Thursday, December 10, 2015

Stuff a Theater Lover's Stocking With "Musicals": The Coffee Table Book

Posted By on Thu, Dec 10, 2015 at 1:16 PM

Or don't, it's entirely up to you.

click to enlarge Upside: You can snap a picture with your phone, in the dark.
  • Upside: You can snap a picture with your phone, in the dark.

I'm not sure that at Musicals lives up to its subtitle, The Definitive Illustrated Story. It's an ambitious, nicely illustrated guide to modern musical theater. But "definitive?" Maybe not.

The only thing I learned from the short, five-paragraph forward by original Evita, Elaine Paige, was that West Side Story inspired her to act, and that she enjoyed turning the pages of this newly compiled book. I'm not certain that musical theater diehards will discover anything in the collected show histories they don't already know. But, then again, detail has never really been a goal for this kind of publication. It's all, quite literally, about the big picture. And to that end, this collection is wildly successful. It would make an especially nice gift for the young person in your life who's only just beginning to show a love for the form. 

click to enlarge No business like show business.
  • No business like show business.

Like Paige, I too enjoyed turning the pages, although I thought the gaudy, gold sequin-inspired cover might cause an epileptic fit. A lot of effort obviously went into essaying the 200 + musicals covered here, even if the selection process seems entirely arbitrary. There are stinkers and throwaways that get two page spreads, while more substantial works get only a paragraph.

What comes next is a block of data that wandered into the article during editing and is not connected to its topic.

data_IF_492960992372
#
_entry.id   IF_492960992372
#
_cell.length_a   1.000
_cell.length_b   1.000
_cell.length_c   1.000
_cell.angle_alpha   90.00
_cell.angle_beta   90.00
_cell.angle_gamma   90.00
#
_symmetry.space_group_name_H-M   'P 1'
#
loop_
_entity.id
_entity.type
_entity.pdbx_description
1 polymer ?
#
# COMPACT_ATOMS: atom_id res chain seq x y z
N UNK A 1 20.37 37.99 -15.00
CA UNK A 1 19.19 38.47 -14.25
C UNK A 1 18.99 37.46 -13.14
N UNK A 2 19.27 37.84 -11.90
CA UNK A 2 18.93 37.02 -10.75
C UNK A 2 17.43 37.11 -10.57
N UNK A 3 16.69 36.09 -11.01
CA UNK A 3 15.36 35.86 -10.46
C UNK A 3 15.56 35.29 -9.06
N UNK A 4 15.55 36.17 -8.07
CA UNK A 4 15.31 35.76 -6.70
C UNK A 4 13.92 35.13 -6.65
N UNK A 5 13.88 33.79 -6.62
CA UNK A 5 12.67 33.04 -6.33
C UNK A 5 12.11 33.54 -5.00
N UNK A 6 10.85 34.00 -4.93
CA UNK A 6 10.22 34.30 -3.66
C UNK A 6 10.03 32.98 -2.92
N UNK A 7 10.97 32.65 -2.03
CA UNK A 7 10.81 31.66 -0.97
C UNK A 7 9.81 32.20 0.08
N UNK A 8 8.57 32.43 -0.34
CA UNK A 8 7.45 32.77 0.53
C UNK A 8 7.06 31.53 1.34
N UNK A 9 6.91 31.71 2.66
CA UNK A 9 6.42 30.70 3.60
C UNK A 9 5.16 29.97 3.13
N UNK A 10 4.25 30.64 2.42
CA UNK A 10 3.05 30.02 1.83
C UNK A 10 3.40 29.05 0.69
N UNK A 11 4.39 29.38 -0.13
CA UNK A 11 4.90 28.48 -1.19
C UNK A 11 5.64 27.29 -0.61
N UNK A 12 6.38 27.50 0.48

As one might expect from a coffee table book, there are no deep historical dives to be found between the glistening, golden covers, but there's plenty of trivia embedded in the book's concise histories and timelines.  Also, as one might expect, there are tons of fantastic photos, playbills, and posters from a variety of stage and film musicals.

The last 19-page chapter is titled "Other Musicals," with capsule histories of movies and stage shows ranging from Memphis, and Once Upon a Mattress, to Willy Wonka and Hamilton, that were either too new, or too whatever for prime real estate. 

Musicals: The Definitive Illustrated Story comes to us by way of UK publishing house DK, in partnership with Penguin, Random House. But for its hard-to-look-at cover, it's a delightful primer touching on everything from Showboat to Rocky Horror, and beyond, and spotlighting important personalities like Richard Rodgers, Fred Astaire, and Ethyl Merman along the way. A mostly glorious effort, if a little grandiose.  

You can buy it here. And, in spite of all my complaints, if there's a younger theater person on your list his holiday season, it's $40 well spent. 

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